The Treasury has released its September 2023 list of every estate that you could be entitled to if you have one of 115 surnames. An unclaimed estate is when someone has died without having an effective will in place, and no family comes forward to claim their estate.
When this happens, the deceased’s property becomes ‘ownerless property’ and is taken into possession by the Crown. However, within a 12-year period from when the Crown possesses the estate, family members can come forward if they believe they are entitled to a share of the deceased’s relative’s property.
For unclaimed estates before 1997, the Treasury will allow claims up to 30 years from the date of the person’s death, subject to no interest being paid on the money that is held - if the claim is received after the 12-year period has ended.
An unclaimed estate, according to the Treasury, might be any form of property, including buildings, money, or personal possessions. There are currently 115 unclaimed estates that belonged to people who died in Leeds.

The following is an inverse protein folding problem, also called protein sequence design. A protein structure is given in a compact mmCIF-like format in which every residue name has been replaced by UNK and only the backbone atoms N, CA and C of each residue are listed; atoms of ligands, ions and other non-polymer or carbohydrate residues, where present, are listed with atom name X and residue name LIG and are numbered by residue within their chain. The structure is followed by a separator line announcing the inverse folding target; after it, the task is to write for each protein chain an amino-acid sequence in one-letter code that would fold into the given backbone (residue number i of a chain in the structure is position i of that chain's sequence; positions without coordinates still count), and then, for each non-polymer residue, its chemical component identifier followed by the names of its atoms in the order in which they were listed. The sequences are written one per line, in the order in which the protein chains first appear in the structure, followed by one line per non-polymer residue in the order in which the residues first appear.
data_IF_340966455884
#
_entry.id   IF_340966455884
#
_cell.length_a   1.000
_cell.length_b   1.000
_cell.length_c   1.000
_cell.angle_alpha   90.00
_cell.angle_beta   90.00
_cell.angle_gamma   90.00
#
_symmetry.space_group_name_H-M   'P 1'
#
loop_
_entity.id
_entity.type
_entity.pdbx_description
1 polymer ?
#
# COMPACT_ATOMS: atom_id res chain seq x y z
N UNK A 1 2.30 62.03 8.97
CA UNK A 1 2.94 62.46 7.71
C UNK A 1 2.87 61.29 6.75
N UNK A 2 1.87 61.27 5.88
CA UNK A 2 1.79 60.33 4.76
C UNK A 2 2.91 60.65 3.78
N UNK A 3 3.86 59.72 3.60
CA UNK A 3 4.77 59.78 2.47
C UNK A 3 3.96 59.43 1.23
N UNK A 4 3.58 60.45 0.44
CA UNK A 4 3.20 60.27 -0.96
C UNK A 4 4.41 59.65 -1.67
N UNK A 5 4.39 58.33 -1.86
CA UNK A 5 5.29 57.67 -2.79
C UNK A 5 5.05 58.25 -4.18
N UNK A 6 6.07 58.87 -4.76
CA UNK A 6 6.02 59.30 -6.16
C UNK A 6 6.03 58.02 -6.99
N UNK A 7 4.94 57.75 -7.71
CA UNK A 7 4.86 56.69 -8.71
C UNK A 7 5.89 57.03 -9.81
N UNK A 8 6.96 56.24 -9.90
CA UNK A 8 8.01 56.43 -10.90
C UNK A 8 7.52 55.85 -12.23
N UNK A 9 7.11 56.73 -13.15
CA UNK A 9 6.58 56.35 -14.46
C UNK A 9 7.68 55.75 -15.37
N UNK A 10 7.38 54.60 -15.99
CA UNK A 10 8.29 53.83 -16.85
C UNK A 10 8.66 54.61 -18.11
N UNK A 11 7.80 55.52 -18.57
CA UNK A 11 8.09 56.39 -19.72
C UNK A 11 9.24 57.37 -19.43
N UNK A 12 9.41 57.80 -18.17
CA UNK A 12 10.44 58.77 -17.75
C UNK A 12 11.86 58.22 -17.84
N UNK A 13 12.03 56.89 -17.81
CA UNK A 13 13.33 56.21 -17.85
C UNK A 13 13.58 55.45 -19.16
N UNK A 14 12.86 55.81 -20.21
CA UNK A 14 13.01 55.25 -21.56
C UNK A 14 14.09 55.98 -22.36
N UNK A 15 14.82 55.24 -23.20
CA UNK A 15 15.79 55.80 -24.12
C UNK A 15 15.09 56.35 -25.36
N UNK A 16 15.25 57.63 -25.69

Who is entitled to an unclaimed estate?
If someone dies without leaving a valid or effective will the following relatives are entitled to the estate in the order shown below:
Husband, wife or civil partner
Children, grandchildren, great grandchildren and so on
Mother or father
Brothers or sisters who share both the same mother and father, or their children (nieces and nephews)
Half brothers or sisters or their children (nieces and nephews of the half blood or their children). ‘Half ’ means they share only one parent with the deceased
Uncles and aunts or their children (first cousins or their descendants)
Half uncles and aunts or their children (first cousins of the half blood or their children). ‘Half’ means they only share one grandparent with the deceased, not both
If you are, for example, a first cousin of the deceased, you would only be entitled to share in the estate if there are no relatives above you in the order of entitlement, for example, a niece or nephew. Visit the Government website to make your claim or find out more information about the deceased.
Names of the unclaimed estates in Leeds